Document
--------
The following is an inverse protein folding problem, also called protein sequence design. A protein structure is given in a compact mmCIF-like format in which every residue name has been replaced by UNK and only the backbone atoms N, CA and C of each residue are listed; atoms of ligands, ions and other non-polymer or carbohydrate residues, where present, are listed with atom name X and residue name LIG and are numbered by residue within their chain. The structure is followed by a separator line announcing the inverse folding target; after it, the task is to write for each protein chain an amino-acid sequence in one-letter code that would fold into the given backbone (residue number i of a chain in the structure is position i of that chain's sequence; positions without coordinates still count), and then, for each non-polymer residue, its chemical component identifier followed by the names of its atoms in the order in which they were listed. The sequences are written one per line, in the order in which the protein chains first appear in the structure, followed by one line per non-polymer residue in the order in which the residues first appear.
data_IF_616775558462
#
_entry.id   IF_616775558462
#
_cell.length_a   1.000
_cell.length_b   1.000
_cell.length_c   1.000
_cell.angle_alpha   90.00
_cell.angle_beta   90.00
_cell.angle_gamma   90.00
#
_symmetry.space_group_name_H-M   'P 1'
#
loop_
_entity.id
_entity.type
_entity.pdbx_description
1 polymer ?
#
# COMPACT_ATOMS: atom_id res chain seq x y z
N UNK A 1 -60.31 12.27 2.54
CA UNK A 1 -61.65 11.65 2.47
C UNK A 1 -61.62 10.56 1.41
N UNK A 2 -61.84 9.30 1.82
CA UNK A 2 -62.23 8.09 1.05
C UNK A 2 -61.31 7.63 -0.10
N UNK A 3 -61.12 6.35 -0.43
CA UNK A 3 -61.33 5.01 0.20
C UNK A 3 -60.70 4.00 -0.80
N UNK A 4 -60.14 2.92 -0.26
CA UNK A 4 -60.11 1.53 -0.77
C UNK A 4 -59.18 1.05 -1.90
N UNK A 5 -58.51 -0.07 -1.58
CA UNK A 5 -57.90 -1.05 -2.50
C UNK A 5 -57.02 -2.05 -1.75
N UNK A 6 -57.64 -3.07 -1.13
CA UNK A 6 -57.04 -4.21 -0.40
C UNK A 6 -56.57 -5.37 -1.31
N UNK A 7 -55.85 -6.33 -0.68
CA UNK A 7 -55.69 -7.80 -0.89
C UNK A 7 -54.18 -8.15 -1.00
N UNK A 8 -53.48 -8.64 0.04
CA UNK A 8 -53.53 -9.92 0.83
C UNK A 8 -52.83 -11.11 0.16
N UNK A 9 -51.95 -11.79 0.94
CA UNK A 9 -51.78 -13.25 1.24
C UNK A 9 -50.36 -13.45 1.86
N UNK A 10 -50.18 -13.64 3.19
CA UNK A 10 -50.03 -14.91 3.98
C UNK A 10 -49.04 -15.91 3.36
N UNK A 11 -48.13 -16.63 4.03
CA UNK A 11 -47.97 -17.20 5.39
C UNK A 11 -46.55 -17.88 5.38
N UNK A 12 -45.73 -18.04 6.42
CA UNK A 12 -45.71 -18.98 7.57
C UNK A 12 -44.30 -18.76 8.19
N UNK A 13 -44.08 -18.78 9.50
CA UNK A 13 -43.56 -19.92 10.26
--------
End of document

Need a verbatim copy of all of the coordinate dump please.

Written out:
The following is an inverse protein folding problem, also called protein sequence design. A protein structure is given in a compact mmCIF-like format in which every residue name has been replaced by UNK and only the backbone atoms N, CA and C of each residue are listed; atoms of ligands, ions and other non-polymer or carbohydrate residues, where present, are listed with atom name X and residue name LIG and are numbered by residue within their chain. The structure is followed by a separator line announcing the inverse folding target; after it, the task is to write for each protein chain an amino-acid sequence in one-letter code that would fold into the given backbone (residue number i of a chain in the structure is position i of that chain's sequence; positions without coordinates still count), and then, for each non-polymer residue, its chemical component identifier followed by the names of its atoms in the order in which they were listed. The sequences are written one per line, in the order in which the protein chains first appear in the structure, followed by one line per non-polymer residue in the order in which the residues first appear.
data_IF_616775558462
#
_entry.id   IF_616775558462
#
_cell.length_a   1.000
_cell.length_b   1.000
_cell.length_c   1.000
_cell.angle_alpha   90.00
_cell.angle_beta   90.00
_cell.angle_gamma   90.00
#
_symmetry.space_group_name_H-M   'P 1'
#
loop_
_entity.id
_entity.type
_entity.pdbx_description
1 polymer ?
#
# COMPACT_ATOMS: atom_id res chain seq x y z
N UNK A 1 -60.31 12.27 2.54
CA UNK A 1 -61.65 11.65 2.47
C UNK A 1 -61.62 10.56 1.41
N UNK A 2 -61.84 9.30 1.82
CA UNK A 2 -62.23 8.09 1.05
C UNK A 2 -61.31 7.63 -0.10
N UNK A 3 -61.12 6.35 -0.43
CA UNK A 3 -61.33 5.01 0.20
C UNK A 3 -60.70 4.00 -0.80
N UNK A 4 -60.14 2.92 -0.26
CA UNK A 4 -60.11 1.53 -0.77
C UNK A 4 -59.18 1.05 -1.90
N UNK A 5 -58.51 -0.07 -1.58
CA UNK A 5 -57.90 -1.05 -2.50
C UNK A 5 -57.02 -2.05 -1.75
N UNK A 6 -57.64 -3.07 -1.13
CA UNK A 6 -57.04 -4.21 -0.40
C UNK A 6 -56.57 -5.37 -1.31
N UNK A 7 -55.85 -6.33 -0.68
CA UNK A 7 -55.69 -7.80 -0.89
C UNK A 7 -54.18 -8.15 -1.00
N UNK A 8 -53.48 -8.64 0.04
CA UNK A 8 -53.53 -9.92 0.83
C UNK A 8 -52.83 -11.11 0.16
N UNK A 9 -51.95 -11.79 0.94
CA UNK A 9 -51.78 -13.25 1.24
C UNK A 9 -50.36 -13.45 1.86
N UNK A 10 -50.18 -13.64 3.19
CA UNK A 10 -50.03 -14.91 3.98
C UNK A 10 -49.04 -15.91 3.36
N UNK A 11 -48.13 -16.63 4.03
CA UNK A 11 -47.97 -17.20 5.39
C UNK A 11 -46.55 -17.88 5.38
N UNK A 12 -45.73 -18.04 6.42
CA UNK A 12 -45.71 -18.98 7.57
C UNK A 12 -44.30 -18.76 8.19
N UNK A 13 -44.08 -18.78 9.50
CA UNK A 13 -43.56 -19.92 10.26